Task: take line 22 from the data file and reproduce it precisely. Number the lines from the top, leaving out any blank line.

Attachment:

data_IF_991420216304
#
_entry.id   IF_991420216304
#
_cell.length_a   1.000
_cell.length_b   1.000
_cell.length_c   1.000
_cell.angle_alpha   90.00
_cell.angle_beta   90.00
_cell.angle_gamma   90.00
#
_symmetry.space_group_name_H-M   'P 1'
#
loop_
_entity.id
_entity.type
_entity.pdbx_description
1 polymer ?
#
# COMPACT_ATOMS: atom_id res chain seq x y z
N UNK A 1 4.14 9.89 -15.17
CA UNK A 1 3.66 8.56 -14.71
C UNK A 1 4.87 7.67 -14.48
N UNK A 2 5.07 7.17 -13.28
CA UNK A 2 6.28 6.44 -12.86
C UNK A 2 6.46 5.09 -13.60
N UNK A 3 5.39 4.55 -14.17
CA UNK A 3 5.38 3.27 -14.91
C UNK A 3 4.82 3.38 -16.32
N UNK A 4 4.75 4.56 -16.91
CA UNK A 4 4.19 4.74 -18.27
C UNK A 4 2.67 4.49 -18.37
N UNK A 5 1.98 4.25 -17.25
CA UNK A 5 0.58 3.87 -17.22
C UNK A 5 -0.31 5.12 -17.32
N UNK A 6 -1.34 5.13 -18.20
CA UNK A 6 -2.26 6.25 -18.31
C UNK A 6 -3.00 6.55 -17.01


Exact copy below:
CA UNK A 1 3.66 8.56 -14.71